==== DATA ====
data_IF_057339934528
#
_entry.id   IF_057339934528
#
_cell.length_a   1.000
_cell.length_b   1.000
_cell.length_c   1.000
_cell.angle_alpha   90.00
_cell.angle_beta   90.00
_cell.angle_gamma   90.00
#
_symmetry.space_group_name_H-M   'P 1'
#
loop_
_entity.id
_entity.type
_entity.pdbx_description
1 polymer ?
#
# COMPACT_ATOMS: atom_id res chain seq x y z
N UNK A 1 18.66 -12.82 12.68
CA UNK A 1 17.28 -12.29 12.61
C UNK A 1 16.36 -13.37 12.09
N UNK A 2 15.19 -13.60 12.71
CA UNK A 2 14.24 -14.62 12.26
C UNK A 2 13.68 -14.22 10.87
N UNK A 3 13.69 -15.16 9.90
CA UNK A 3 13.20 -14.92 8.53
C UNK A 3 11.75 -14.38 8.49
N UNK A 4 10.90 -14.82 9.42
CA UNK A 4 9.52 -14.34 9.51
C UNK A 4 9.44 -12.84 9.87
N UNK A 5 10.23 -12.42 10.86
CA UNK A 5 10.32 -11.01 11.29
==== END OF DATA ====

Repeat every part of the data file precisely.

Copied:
data_IF_057339934528
#
_entry.id   IF_057339934528
#
_cell.length_a   1.000
_cell.length_b   1.000
_cell.length_c   1.000
_cell.angle_alpha   90.00
_cell.angle_beta   90.00
_cell.angle_gamma   90.00
#
_symmetry.space_group_name_H-M   'P 1'
#
loop_
_entity.id
_entity.type
_entity.pdbx_description
1 polymer ?
#
# COMPACT_ATOMS: atom_id res chain seq x y z
N UNK A 1 18.66 -12.82 12.68
CA UNK A 1 17.28 -12.29 12.61
C UNK A 1 16.36 -13.37 12.09
N UNK A 2 15.19 -13.60 12.71
CA UNK A 2 14.24 -14.62 12.26
C UNK A 2 13.68 -14.22 10.87
N UNK A 3 13.69 -15.16 9.90
CA UNK A 3 13.20 -14.92 8.53
C UNK A 3 11.75 -14.38 8.49
N UNK A 4 10.90 -14.82 9.42
CA UNK A 4 9.52 -14.34 9.51
C UNK A 4 9.44 -12.84 9.87
N UNK A 5 10.23 -12.42 10.86
CA UNK A 5 10.32 -11.01 11.29